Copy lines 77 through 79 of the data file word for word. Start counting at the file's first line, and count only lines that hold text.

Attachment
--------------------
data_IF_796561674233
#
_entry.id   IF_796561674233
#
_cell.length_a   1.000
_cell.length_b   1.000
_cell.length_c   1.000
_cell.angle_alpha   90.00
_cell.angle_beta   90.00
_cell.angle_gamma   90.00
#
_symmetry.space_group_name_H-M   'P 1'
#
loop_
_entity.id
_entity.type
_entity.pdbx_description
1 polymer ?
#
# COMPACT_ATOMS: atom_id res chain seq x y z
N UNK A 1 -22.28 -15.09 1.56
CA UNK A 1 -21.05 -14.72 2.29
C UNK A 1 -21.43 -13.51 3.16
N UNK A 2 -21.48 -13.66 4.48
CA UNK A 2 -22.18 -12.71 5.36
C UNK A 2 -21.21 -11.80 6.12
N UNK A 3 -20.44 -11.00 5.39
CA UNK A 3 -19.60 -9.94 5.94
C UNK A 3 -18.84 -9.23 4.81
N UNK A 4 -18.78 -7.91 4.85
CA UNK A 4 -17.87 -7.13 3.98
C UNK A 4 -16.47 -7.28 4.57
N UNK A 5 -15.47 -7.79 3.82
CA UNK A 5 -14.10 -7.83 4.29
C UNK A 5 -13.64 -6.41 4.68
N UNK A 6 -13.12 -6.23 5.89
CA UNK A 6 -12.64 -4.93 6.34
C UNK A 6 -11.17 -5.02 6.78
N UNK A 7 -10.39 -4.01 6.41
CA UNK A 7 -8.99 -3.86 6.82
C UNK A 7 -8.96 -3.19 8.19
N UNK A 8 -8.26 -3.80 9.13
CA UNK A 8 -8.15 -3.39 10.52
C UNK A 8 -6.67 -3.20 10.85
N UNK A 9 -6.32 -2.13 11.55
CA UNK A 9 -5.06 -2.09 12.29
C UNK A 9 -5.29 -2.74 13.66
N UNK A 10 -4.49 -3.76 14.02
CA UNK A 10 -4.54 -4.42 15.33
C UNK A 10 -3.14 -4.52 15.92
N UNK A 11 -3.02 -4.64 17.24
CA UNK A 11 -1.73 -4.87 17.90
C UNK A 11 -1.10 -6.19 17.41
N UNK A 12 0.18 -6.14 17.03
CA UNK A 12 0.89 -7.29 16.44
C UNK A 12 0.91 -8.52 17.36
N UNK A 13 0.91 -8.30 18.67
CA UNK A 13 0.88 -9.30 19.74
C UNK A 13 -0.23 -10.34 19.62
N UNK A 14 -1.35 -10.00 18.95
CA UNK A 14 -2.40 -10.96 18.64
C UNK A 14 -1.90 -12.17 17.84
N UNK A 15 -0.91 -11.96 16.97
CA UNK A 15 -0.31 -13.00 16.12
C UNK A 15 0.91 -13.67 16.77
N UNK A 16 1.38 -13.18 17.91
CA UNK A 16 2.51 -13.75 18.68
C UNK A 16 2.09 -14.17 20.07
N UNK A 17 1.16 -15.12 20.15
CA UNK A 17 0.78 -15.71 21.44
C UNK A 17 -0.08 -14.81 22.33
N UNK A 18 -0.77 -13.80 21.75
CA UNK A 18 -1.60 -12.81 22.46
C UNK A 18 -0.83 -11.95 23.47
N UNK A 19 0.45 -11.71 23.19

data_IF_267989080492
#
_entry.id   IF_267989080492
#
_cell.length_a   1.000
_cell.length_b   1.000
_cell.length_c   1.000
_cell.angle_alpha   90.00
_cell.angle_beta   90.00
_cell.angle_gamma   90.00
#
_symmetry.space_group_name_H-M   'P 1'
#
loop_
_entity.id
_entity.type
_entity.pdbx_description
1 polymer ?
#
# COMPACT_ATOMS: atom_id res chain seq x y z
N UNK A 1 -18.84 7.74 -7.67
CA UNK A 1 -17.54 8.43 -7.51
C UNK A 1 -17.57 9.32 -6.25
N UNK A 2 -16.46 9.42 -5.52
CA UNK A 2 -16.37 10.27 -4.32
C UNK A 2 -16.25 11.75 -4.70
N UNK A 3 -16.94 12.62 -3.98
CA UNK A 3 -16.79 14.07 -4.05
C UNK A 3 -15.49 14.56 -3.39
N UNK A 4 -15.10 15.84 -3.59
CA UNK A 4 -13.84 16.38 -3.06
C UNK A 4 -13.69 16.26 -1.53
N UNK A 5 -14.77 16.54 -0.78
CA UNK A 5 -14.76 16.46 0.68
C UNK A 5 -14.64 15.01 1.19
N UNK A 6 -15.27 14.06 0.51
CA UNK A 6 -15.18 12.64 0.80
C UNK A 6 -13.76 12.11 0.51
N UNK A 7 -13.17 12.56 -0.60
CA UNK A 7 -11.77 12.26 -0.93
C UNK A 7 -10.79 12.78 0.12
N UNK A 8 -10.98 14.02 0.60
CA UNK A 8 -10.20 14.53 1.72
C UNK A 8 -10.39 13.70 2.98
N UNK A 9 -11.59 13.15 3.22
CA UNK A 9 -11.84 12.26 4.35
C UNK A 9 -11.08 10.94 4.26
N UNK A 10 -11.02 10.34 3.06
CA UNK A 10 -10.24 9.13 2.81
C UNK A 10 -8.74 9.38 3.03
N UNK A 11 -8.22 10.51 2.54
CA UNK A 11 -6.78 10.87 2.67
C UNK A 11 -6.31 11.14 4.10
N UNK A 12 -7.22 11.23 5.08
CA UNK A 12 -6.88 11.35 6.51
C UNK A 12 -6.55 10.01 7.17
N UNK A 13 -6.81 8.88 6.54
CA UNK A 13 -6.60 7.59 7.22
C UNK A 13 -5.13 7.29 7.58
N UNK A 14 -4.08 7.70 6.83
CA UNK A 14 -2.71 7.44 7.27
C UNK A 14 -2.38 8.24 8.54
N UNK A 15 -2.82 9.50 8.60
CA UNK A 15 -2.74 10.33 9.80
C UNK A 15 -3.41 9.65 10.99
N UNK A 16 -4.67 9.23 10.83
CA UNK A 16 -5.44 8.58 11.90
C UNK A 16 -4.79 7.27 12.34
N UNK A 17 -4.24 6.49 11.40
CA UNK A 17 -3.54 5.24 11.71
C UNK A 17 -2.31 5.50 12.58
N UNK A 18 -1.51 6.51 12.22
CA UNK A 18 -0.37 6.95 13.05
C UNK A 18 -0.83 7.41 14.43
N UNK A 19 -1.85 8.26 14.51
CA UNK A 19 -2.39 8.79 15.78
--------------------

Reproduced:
#
_entry.id   IF_267989080492
#